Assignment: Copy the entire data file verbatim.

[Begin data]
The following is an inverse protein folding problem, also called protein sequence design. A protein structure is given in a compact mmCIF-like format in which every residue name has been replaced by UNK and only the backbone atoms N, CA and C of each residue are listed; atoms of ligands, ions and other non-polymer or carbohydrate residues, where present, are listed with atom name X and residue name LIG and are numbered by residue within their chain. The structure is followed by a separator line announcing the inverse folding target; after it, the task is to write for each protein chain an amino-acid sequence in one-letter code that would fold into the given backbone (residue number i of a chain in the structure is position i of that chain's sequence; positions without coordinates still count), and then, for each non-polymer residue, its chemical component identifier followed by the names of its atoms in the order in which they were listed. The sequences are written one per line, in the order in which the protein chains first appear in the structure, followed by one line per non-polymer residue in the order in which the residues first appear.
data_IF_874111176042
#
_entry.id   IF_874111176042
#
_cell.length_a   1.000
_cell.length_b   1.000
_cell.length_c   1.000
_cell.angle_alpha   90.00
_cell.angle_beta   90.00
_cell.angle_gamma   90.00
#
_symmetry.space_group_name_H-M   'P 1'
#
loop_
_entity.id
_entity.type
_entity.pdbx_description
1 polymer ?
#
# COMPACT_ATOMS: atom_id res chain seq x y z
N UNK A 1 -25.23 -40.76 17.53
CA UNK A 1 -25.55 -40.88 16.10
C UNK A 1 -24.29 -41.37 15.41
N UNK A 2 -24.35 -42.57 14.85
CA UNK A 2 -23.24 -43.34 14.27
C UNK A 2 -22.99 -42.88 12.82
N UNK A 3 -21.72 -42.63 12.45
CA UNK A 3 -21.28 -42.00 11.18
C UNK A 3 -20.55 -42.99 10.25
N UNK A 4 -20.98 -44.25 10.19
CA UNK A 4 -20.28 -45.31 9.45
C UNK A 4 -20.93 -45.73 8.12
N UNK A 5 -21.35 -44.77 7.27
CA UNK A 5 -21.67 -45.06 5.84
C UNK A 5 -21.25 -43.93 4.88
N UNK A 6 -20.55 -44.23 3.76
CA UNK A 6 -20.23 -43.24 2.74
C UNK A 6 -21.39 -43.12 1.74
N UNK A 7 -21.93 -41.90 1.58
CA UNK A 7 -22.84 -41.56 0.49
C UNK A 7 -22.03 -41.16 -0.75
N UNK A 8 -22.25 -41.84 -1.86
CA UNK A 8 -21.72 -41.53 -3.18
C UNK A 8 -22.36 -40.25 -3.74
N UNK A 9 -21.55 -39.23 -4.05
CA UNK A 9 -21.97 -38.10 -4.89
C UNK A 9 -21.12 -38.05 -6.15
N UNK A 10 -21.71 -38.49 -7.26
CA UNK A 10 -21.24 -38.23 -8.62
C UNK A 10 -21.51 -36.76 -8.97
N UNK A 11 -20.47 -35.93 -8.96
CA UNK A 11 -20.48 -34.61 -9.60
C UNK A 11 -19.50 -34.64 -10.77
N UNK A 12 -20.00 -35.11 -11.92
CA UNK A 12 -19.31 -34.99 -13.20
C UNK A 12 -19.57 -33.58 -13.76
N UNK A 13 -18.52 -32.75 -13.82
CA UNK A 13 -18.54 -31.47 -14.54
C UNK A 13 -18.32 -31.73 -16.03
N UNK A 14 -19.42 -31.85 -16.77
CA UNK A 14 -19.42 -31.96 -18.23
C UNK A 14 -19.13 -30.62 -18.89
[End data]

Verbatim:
The following is an inverse protein folding problem, also called protein sequence design. A protein structure is given in a compact mmCIF-like format in which every residue name has been replaced by UNK and only the backbone atoms N, CA and C of each residue are listed; atoms of ligands, ions and other non-polymer or carbohydrate residues, where present, are listed with atom name X and residue name LIG and are numbered by residue within their chain. The structure is followed by a separator line announcing the inverse folding target; after it, the task is to write for each protein chain an amino-acid sequence in one-letter code that would fold into the given backbone (residue number i of a chain in the structure is position i of that chain's sequence; positions without coordinates still count), and then, for each non-polymer residue, its chemical component identifier followed by the names of its atoms in the order in which they were listed. The sequences are written one per line, in the order in which the protein chains first appear in the structure, followed by one line per non-polymer residue in the order in which the residues first appear.
data_IF_874111176042
#
_entry.id   IF_874111176042
#
_cell.length_a   1.000
_cell.length_b   1.000
_cell.length_c   1.000
_cell.angle_alpha   90.00
_cell.angle_beta   90.00
_cell.angle_gamma   90.00
#
_symmetry.space_group_name_H-M   'P 1'
#
loop_
_entity.id
_entity.type
_entity.pdbx_description
1 polymer ?
#
# COMPACT_ATOMS: atom_id res chain seq x y z
N UNK A 1 -25.23 -40.76 17.53
CA UNK A 1 -25.55 -40.88 16.10
C UNK A 1 -24.29 -41.37 15.41
N UNK A 2 -24.35 -42.57 14.85
CA UNK A 2 -23.24 -43.34 14.27
C UNK A 2 -22.99 -42.88 12.82
N UNK A 3 -21.72 -42.63 12.45
CA UNK A 3 -21.28 -42.00 11.18
C UNK A 3 -20.55 -42.99 10.25
N UNK A 4 -20.98 -44.25 10.19
CA UNK A 4 -20.28 -45.31 9.45
C UNK A 4 -20.93 -45.73 8.12
N UNK A 5 -21.35 -44.77 7.27
CA UNK A 5 -21.67 -45.06 5.84
C UNK A 5 -21.25 -43.93 4.88
N UNK A 6 -20.55 -44.23 3.76
CA UNK A 6 -20.23 -43.24 2.74
C UNK A 6 -21.39 -43.12 1.74
N UNK A 7 -21.93 -41.90 1.58
CA UNK A 7 -22.84 -41.56 0.49
C UNK A 7 -22.03 -41.16 -0.75
N UNK A 8 -22.25 -41.84 -1.86
CA UNK A 8 -21.72 -41.53 -3.18
C UNK A 8 -22.36 -40.25 -3.74
N UNK A 9 -21.55 -39.23 -4.05
CA UNK A 9 -21.97 -38.10 -4.89
C UNK A 9 -21.12 -38.05 -6.15
N UNK A 10 -21.71 -38.49 -7.26
CA UNK A 10 -21.24 -38.23 -8.62
C UNK A 10 -21.51 -36.76 -8.97
N UNK A 11 -20.47 -35.93 -8.96
CA UNK A 11 -20.48 -34.61 -9.60
C UNK A 11 -19.50 -34.64 -10.77
N UNK A 12 -20.00 -35.11 -11.92
CA UNK A 12 -19.31 -34.99 -13.20
C UNK A 12 -19.57 -33.58 -13.76
N UNK A 13 -18.52 -32.75 -13.82
CA UNK A 13 -18.54 -31.47 -14.54
C UNK A 13 -18.32 -31.73 -16.03
N UNK A 14 -19.42 -31.85 -16.77
CA UNK A 14 -19.42 -31.96 -18.23
C UNK A 14 -19.13 -30.62 -18.89